The difference in quality shows up in the microwave region.
 

zz0468

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Anritsu site analyzer, and almost every modern ADAPTER I've run across lately in
systems..
That 3 db figure is extremely high. Are you sure your measurements were done with a properly calibrated instrument? There are plenty of places in the measurement process that one can be fooled, unless you're really careful.

As I stated in my previous post, I did some experiments with a large batch of adapters - UHF, BNC, N, SMA, RCA, F, and various combinations. Some were very high quality, and many were bottom of the barrel radio shack components purchased just to test. In all cases, under 1 GHz, the loss was insignificant. This was done with an instrument and test cables calibrated, and verified with lab quality standard references.

I suspect that the biggest problem in using adapters is not the adapter itself, but in a poor quality installation of the connector attached to the adapter. In carefully tested lab quality test cables, the adapters themselves are not the problem, below 1 GHz. Above that, all bets are off.
 

SkipSanders

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I would suggest one thing you should pretty much always do when you put up an outside antenna in an urban environment, especially a discone, is put an FM Broadcast Band trap in the line.

It is very, very often the case that strong FM broadcast signals will desense your front end on a scanner, most of which were NOT designed for outside antennas and 'expect' the signal levels from a back-of-set antenna.

One possible filter is: HPN-30118 Combined Notch Filter

It will cause some loss in the VHF Aircraft band, though.
 

avtarsingh

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you guys are getting hung up on the loss issue of adaptors and leaving out 50% of the reasons why you dont use them

they fail
it's 1 more thing to break or fail and creates a bigger path for water migration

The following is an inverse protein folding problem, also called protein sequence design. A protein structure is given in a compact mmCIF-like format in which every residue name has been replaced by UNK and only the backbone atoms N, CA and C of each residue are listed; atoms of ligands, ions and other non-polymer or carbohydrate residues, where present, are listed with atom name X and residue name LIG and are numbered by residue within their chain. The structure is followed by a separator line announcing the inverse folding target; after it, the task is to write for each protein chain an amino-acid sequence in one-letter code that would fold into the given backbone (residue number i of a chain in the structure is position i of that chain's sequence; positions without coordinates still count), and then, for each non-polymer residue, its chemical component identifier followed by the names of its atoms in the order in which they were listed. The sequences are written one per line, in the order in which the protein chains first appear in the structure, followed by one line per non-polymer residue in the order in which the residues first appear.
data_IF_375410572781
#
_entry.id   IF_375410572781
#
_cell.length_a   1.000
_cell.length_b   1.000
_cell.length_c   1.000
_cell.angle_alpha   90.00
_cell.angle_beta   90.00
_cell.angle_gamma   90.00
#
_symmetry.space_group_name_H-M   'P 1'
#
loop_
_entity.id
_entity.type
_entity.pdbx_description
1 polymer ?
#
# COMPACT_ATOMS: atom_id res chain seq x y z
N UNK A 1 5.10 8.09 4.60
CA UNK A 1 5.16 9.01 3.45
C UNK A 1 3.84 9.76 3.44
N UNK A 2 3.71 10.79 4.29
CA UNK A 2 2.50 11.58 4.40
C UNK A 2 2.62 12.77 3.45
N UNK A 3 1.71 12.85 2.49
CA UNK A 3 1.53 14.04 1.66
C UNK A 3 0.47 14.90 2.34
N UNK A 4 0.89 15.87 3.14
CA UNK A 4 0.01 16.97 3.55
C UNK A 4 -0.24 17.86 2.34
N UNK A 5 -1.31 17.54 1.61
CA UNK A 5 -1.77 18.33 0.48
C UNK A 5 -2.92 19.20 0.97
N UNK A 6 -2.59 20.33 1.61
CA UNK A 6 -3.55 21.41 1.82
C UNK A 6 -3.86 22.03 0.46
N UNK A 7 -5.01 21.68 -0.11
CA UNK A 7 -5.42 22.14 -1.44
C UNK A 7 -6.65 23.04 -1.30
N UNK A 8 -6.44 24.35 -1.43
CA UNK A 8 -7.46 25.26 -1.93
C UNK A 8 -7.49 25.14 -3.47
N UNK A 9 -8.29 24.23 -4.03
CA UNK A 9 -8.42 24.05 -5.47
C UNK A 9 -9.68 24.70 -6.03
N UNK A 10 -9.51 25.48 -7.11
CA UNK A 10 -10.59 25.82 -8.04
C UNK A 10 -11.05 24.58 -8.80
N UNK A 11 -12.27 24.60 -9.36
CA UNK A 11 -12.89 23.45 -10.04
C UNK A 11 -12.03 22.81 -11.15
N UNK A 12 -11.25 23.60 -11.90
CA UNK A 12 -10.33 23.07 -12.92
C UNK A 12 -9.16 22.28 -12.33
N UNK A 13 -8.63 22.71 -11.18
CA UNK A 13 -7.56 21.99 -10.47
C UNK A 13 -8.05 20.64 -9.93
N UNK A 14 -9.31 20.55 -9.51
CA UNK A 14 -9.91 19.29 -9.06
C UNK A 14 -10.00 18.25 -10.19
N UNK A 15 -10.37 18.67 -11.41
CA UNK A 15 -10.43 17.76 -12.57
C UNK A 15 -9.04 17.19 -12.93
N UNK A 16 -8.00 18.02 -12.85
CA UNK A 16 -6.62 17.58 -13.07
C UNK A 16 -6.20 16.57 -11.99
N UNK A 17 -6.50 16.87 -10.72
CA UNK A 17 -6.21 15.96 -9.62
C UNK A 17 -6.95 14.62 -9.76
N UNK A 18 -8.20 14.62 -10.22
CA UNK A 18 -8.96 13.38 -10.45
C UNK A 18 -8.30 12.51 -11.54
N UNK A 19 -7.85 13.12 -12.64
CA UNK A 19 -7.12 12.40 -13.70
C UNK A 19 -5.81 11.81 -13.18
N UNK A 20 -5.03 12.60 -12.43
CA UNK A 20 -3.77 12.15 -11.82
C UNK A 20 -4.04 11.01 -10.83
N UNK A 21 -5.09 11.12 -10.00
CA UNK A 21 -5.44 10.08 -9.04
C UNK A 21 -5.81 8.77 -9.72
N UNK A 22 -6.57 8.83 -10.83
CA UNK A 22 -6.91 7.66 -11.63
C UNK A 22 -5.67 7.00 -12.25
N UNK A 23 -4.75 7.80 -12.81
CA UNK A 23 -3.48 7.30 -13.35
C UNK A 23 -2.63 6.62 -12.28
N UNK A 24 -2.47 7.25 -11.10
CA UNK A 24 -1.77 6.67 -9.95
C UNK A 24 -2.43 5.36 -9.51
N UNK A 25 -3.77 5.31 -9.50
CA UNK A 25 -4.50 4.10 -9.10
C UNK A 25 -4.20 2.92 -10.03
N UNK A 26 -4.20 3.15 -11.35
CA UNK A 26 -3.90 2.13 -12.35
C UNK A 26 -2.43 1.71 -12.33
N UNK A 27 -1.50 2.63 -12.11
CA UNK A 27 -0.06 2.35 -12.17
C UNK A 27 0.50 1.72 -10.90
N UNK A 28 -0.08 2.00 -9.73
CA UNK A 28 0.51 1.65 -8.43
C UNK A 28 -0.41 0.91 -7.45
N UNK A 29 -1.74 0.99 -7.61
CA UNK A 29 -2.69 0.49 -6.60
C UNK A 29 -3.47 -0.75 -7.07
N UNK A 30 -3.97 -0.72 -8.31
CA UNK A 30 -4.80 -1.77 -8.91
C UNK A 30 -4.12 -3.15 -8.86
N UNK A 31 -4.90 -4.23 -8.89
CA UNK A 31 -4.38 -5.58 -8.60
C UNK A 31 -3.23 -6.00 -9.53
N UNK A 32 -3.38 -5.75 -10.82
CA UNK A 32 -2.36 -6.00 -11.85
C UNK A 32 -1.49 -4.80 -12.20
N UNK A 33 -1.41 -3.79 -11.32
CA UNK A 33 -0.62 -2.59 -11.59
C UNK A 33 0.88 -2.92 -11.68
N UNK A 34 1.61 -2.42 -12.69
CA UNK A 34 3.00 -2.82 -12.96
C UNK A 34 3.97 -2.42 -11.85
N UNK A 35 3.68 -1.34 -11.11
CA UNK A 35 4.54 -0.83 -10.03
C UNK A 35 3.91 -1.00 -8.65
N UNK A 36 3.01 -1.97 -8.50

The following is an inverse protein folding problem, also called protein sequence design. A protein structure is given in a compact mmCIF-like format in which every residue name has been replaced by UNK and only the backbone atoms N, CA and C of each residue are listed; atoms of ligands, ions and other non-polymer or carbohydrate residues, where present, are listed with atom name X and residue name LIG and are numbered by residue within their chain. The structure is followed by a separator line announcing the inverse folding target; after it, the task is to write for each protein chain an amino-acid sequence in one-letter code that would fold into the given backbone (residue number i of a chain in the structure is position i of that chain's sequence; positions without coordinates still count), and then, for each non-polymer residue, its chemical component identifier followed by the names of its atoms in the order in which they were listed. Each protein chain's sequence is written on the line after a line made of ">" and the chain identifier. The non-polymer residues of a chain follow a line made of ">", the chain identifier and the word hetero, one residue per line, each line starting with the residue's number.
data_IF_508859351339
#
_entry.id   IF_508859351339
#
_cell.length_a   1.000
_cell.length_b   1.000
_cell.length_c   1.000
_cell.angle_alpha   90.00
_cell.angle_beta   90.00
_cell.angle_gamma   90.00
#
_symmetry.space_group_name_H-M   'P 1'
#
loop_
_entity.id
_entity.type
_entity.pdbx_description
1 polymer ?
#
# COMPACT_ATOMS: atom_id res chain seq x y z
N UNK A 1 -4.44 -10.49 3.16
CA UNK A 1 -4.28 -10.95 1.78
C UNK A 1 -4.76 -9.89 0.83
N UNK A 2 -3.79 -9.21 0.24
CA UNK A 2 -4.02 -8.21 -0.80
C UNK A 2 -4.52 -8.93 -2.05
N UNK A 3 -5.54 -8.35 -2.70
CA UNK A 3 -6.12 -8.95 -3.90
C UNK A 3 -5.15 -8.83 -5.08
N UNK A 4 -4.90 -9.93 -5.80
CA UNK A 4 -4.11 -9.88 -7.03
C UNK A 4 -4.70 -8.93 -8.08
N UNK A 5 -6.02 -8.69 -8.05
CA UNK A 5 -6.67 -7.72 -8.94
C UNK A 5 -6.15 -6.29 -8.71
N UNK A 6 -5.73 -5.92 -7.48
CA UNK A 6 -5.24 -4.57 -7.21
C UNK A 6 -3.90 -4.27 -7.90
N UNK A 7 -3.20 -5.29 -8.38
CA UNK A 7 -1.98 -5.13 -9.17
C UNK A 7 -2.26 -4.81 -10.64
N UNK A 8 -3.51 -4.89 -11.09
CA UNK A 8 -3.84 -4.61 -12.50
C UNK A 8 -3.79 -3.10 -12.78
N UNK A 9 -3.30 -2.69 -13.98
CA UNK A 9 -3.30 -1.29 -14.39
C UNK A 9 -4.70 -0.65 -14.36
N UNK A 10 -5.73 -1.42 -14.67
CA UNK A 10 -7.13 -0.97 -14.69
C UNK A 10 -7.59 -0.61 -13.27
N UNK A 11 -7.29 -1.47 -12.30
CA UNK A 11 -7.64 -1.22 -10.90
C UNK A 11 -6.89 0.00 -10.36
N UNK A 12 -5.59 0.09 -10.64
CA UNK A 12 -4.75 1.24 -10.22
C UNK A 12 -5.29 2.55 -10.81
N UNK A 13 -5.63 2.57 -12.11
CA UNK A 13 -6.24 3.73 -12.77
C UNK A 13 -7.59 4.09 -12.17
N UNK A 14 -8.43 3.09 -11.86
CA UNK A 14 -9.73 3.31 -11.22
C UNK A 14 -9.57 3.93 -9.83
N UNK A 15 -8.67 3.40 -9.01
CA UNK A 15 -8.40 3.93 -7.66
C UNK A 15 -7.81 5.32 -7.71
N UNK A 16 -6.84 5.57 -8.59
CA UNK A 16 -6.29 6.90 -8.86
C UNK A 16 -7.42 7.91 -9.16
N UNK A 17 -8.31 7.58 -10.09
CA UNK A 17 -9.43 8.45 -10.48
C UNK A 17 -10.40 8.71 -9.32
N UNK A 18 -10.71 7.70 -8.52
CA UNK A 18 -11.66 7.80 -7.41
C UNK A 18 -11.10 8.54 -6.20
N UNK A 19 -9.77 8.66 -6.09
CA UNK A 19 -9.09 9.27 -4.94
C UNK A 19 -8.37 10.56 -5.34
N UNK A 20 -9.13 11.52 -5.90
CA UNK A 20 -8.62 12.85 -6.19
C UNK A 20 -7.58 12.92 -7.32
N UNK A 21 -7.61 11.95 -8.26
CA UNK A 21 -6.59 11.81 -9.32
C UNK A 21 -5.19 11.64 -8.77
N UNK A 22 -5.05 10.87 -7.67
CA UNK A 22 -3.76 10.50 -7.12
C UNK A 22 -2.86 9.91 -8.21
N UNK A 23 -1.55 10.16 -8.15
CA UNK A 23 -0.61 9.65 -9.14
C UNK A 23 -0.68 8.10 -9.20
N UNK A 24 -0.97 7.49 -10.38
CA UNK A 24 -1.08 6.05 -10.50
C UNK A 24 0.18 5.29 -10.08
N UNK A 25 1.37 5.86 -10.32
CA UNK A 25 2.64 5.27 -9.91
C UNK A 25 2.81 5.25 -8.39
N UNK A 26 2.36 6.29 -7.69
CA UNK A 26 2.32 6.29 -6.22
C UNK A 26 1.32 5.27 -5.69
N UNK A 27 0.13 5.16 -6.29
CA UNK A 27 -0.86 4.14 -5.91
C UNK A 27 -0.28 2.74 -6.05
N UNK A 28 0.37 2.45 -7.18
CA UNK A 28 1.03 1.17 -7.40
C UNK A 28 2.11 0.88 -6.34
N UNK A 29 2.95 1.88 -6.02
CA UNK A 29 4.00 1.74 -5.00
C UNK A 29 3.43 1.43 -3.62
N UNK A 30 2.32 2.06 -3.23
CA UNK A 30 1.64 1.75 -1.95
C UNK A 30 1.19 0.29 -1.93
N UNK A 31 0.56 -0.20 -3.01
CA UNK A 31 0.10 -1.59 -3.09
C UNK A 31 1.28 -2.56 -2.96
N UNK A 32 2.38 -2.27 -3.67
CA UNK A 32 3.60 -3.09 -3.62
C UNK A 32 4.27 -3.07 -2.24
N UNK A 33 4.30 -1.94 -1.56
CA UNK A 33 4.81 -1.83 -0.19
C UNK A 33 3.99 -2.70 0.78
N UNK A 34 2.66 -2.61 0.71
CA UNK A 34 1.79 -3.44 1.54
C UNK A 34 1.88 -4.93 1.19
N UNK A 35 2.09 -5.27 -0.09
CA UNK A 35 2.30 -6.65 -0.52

i dont like adaptors because its so easy to use the correct adaptor and it just shows laziness on the tech

you already have a soft jumper on both ends (or should have ) do you really need more adaptors and more paths for water migration ?

the fm trap is a great idea ..i have several types and i usually put it near the scanner itself

many scanners get hosed really bad by fm i have a big fm xmtr near me and without the trap inline i cant hear 72.46 at all i put the trap inline and instant full scale readings return for chp
 
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zz0468

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you guys are getting hung up on the loss issue of adaptors and leaving out 50% of the reasons why you dont use them
I'm just trying to dispel the myth that they have this humongous amount of loss. Used correctly, they don't.

they fail
it's 1 more thing to break or fail and creates a bigger path for water migration
Cheap ones do. But this is a good point, particularly about water entry. Any time the coax jacket is broken, that becomes a possibility.


i dont like adaptors because its so easy to use the correct adaptor and it just shows laziness on the tech
In many cases, this is true. But not always. In the case of a stiff heavy cable interfacing to an antenna or a radio, a lighter, more flexible jumper is required. Sometimes best practices dictate that an adapter of some sort be used. So, one just uses them, and doesn't worry about the loss.